There’s More to Money

I’ve spent a lot of time in the personal finance section of the library, since it’s a subject that I am interested in and professionally involved in. Most of the books fall into one of two categories, and I can sum them each up in a single sentence. The first group say: do what I did (whether it’s flip houses, trade options or gamble in Vegas) and you’ll be rich! This may or may not be helpful for others, since a person can’t always choose their environment or circumstances. The second group say: follow the traditional approach of budget, save, invest, wait. You can’t really go wrong giving that type of conservative advice. It will usually be successful, but there’s nothing ground-breaking, much less worth dozens of books, to be said.

But there’s a lot more to money than money. The way we think about money affects what we do with it. It follows, then, that the change the way we manage our money, we have to change the way we think about it and relate to it. There are issues of self-worth, ideas about skill versus luck and your own goals or dreams for the future.

My mother gave my wife and I a book called The Five Love Languages. I didn’t read it, but it makes about people’s emotional needs. Some people, in order to feel valuable, feel a need to spend money, or have others spend money on them. If my wife fit this description (which is not the case), she would most feel loved when I buy her gifts. The more expensive the gifts, the more loved she would feel. People who feel this way about money will tend to save and not spend, in order to maximize their feelings of self-worth. Asking them to stop spending and start saving, with addressing the underlying issues, will be ineffective. If they do save and invest, their feelings of worth will probably fluctuate with the market value of their investments. This is what causes people to buy on the way up, and sell during a crash. I don’t believe you can change these people. They need to change their own self-perception, either alone or through counseling.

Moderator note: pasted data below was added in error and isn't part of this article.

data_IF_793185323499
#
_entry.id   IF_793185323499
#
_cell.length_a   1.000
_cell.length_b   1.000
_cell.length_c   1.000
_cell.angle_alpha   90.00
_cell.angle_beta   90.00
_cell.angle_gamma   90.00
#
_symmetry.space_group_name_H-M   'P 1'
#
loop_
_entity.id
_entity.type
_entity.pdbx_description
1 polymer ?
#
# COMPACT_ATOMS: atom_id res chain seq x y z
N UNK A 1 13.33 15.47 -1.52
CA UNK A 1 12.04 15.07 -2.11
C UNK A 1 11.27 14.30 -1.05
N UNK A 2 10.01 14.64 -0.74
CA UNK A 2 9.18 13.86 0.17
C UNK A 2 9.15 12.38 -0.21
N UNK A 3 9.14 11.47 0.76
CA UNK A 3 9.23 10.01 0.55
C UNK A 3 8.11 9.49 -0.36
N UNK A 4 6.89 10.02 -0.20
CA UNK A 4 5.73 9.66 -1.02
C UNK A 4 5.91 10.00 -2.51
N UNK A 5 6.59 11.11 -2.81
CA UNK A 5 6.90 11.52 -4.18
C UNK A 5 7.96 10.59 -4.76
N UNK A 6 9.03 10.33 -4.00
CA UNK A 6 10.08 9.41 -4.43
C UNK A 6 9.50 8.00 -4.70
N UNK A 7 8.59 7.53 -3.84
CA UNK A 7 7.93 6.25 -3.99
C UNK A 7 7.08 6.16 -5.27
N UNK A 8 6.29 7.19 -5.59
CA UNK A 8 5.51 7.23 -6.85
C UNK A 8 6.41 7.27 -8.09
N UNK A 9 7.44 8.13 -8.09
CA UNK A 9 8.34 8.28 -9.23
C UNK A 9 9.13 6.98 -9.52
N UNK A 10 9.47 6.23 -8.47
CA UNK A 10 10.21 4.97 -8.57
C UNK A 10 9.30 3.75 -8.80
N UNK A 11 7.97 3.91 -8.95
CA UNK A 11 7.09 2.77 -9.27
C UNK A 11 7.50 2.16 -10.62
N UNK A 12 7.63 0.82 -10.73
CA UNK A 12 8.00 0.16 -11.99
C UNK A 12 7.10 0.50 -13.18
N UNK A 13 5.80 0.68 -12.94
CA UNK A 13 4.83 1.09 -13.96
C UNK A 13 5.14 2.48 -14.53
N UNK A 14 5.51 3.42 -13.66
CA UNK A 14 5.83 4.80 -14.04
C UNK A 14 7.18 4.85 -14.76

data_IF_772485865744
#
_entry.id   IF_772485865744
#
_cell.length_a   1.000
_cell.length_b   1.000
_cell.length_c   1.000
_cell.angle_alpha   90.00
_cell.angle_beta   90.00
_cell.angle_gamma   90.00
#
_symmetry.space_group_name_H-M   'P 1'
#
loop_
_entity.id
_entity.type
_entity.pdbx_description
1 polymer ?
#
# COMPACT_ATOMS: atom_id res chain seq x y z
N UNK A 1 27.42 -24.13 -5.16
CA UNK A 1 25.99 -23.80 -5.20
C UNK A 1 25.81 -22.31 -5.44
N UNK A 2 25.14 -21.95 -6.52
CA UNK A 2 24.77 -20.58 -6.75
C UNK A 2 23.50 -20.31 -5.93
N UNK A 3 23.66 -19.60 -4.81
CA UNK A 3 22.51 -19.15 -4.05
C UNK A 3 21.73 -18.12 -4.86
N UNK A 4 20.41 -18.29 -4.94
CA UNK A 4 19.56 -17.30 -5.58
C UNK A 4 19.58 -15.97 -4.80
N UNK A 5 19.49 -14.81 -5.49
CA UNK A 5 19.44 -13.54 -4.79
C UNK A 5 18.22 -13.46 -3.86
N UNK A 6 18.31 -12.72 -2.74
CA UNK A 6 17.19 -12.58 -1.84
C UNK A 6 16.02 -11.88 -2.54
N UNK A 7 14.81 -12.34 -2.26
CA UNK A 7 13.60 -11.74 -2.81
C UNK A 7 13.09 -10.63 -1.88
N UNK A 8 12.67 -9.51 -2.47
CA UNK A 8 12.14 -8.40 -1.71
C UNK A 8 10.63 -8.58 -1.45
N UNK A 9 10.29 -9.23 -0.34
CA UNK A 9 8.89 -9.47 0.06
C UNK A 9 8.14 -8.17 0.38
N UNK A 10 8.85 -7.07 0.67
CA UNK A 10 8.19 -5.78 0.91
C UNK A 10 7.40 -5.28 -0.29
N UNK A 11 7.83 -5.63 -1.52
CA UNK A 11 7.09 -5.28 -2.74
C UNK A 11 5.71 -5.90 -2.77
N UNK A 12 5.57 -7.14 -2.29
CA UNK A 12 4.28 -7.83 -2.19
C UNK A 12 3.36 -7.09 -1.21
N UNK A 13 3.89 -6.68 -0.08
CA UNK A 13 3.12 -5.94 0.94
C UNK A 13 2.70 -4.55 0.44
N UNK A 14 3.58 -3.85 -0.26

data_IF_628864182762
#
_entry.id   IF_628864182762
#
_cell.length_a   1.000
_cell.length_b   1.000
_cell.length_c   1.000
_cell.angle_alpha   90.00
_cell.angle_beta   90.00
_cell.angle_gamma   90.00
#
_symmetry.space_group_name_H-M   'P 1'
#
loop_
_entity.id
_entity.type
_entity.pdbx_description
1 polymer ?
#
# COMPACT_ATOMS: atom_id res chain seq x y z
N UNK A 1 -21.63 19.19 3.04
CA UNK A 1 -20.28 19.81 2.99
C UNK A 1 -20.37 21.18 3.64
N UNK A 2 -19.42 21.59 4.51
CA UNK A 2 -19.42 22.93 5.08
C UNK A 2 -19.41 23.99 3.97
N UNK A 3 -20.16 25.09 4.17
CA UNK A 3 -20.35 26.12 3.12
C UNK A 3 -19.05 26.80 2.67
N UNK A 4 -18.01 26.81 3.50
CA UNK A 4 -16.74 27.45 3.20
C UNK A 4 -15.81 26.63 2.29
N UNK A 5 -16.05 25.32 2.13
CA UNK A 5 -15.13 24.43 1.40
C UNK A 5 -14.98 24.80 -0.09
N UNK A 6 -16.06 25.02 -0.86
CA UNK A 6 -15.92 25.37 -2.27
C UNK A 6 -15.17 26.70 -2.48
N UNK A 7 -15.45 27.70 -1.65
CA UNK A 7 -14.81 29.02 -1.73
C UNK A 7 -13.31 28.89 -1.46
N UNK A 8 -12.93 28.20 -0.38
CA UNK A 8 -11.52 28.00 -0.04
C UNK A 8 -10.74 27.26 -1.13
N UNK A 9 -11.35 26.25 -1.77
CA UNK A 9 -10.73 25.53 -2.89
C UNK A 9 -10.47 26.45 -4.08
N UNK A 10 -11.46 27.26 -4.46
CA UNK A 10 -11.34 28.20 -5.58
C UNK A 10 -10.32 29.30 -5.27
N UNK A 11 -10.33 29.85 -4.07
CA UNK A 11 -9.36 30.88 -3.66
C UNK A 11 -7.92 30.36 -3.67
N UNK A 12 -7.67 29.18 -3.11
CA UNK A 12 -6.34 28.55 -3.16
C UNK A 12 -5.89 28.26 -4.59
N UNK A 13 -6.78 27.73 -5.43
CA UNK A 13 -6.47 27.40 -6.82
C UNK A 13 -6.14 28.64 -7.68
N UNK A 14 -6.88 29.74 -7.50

Some people, myself included, see themselves as intelligent and capable. No matter what problem they are faced with, they can solve it by using their intelligence and initiative. If an undertaking is successful, it’s because I did a good job. If it’s unsuccessful, I failed and I’d rather not talk about it. My spending is always successful. I do research, find the product I want, find the best price and proceed. Saving and investing is more difficult. When my investments are up, I feel smart. When they go down, I feel embarrassed and dumb. For many people, this has the same result in investing as mentioned above: buying on the way up (while they’re feeling smart) and selling at the bottom (when they feel embarrassed). It also causes people to hold losing investments rather than sell, hoping they can break even and feel smart again. Reading Fooled by Randomness or even The Black Swan by Nassim Taleb helped me see what a huge role luck plays. Learn to look at investments as: making the best decision we can, given the information currently available, and expecting outcomes within a certain (wide) range.

Finally, I’ve realised that many people have no goals or dreams about the future. Many of my friends seem to be of the mindset: I’ll keep doing what I’m doing for the next 30 years. I’m happy now, I’ll be happy for the next three decades. To those people, I say, budget, save, invest, wait. You’ll be fine. But if your dreams are out of the ordinary, those dreams can really motivate you to take action. If you dream of flying around the world each year, you’ll save the money it takes to buy the plane tickets. You’ll probably also learn a lot about traveling with just one carry on bag. If you dream of retiring early, you’ll probably work long hours and save a large portion of each paycheque. Your dreams will not only influence what decisions you make, but motivate you to make the difficult choices.

Beyond the clean, dry numbers involved in choices about money, there are intangibles such as emotion, luck and dreams. A large dose of self-knowledge will help anyone make more realistic and rewarding choices with their financial resources.

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